Zhejiang province gets back to work

The weekend's data from China is an alarming reality for the RBA to consider, but, always the optimist, Lowe will also find comfort in knowing that the National Development and Reform Commission spokesman Cong Liang said that over 90 per cent of industrial enterprises in Zhejiang province, one of the country’s top manufacturing bases, has, in fact, resumed operation. According to Cong, over 70 per cent of production in the manufacturing and export hubs of Guangdong, Jiangsu, Shandong and Liaoning had also restarted. With hopes that the virus will be contained and that the worst is behind China, in terms of the rate of infections. In this case, the most optimistic of observers might regard any immediate measures taken by authorities are that of a precautionary measure only, due to the higher chance of global recession. Casting minds back, RBA officials’ commentary in recent months had highlighted that global developments could be an important driver of policy outcomes.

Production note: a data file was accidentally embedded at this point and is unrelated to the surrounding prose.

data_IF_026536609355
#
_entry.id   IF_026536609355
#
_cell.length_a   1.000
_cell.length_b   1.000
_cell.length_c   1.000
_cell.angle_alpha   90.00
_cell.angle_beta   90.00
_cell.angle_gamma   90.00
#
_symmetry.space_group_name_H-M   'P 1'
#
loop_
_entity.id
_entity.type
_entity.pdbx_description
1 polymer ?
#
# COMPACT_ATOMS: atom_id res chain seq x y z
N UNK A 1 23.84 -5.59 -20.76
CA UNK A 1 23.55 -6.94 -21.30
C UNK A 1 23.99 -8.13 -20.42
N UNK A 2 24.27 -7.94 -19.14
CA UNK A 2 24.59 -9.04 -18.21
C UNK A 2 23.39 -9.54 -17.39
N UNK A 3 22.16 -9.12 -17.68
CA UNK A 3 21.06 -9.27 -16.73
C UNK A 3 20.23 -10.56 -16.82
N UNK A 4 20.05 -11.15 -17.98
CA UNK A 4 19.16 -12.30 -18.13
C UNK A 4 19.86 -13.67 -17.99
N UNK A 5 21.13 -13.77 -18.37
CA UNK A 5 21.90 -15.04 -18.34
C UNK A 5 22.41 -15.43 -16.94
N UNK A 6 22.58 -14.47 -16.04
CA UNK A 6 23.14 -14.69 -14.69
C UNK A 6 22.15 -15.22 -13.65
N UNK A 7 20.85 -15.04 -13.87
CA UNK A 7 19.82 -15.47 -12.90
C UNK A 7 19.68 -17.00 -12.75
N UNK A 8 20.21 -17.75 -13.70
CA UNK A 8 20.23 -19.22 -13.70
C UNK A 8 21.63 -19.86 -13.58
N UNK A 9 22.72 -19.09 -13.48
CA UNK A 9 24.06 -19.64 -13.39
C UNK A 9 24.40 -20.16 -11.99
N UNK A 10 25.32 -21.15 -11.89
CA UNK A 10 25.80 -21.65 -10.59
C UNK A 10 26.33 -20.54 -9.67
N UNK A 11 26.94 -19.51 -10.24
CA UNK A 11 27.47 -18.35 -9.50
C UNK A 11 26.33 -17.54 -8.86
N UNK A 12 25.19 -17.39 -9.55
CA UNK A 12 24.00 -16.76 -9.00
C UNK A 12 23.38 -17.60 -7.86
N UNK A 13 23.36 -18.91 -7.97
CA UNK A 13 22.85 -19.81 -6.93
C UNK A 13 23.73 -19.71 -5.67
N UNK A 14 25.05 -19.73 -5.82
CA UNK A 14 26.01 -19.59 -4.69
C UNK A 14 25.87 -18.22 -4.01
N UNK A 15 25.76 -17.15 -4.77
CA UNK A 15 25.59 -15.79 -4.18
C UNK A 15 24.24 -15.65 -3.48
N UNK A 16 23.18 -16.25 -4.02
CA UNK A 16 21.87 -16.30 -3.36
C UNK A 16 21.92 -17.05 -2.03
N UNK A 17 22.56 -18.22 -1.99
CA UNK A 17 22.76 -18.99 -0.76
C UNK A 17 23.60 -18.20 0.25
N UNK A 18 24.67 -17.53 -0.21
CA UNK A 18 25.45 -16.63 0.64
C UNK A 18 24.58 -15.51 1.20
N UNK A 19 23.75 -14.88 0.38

The narrative across most central banks is to hold

On the other hand, the latest rhetoric from the board was not so dovish which leads some to believe that Tuesday's RBA Board Meeting should see the Bank keep the cash rate on hold at 0.75%. "So far the Bank's message has been that the hurdle to cutting is high, pointing to the long and variable lags of policy. While we don't expect the Bank to express coronavirus concerns yet, the Bank's take on the rise in the unemployment rate will be worth noting," analysts at TD Securities argued.